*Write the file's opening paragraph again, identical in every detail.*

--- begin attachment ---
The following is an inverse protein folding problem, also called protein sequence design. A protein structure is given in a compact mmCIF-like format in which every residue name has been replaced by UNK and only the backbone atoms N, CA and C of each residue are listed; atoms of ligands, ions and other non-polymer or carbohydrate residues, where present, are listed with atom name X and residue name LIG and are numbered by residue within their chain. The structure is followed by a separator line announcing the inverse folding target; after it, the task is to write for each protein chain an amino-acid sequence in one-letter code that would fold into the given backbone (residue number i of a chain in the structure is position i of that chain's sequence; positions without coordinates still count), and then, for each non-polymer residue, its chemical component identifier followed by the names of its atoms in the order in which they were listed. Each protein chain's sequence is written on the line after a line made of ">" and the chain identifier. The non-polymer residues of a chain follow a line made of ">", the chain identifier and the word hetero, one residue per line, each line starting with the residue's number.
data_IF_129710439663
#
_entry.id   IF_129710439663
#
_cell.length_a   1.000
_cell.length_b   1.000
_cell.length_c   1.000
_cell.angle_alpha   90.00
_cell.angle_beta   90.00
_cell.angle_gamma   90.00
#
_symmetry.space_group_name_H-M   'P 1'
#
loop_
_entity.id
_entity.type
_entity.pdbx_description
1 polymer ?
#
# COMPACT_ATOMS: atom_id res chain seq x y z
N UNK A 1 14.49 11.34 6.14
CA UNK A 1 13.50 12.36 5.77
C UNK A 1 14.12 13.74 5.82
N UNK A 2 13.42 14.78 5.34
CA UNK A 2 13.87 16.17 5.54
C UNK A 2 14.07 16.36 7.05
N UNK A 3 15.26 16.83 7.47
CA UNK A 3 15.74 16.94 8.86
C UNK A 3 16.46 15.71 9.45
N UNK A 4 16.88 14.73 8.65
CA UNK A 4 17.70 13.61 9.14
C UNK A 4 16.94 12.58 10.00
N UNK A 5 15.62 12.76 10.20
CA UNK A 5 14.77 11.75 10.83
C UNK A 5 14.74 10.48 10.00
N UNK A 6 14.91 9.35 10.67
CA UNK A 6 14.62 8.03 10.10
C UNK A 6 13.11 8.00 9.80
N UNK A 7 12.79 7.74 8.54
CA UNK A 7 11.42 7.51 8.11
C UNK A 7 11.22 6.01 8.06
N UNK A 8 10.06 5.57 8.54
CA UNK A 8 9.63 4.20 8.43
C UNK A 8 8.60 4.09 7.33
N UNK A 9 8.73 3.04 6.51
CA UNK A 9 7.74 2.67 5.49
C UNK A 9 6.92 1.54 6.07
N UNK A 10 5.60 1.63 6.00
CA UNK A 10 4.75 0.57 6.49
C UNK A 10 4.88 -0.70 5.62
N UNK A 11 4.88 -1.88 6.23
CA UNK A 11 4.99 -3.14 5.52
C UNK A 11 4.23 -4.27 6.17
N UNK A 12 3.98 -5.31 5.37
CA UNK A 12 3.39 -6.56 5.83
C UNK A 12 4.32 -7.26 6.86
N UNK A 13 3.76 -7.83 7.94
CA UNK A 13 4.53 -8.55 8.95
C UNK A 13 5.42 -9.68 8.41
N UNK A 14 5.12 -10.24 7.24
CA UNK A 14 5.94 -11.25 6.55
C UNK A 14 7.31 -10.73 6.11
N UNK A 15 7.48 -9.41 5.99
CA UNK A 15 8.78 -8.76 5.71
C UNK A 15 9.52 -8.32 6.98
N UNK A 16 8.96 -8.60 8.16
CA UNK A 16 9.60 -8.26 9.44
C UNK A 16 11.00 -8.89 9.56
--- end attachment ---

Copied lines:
The following is an inverse protein folding problem, also called protein sequence design. A protein structure is given in a compact mmCIF-like format in which every residue name has been replaced by UNK and only the backbone atoms N, CA and C of each residue are listed; atoms of ligands, ions and other non-polymer or carbohydrate residues, where present, are listed with atom name X and residue name LIG and are numbered by residue within their chain. The structure is followed by a separator line announcing the inverse folding target; after it, the task is to write for each protein chain an amino-acid sequence in one-letter code that would fold into the given backbone (residue number i of a chain in the structure is position i of that chain's sequence; positions without coordinates still count), and then, for each non-polymer residue, its chemical component identifier followed by the names of its atoms in the order in which they were listed. Each protein chain's sequence is written on the line after a line made of ">" and the chain identifier. The non-polymer residues of a chain follow a line made of ">", the chain identifier and the word hetero, one residue per line, each line starting with the residue's number.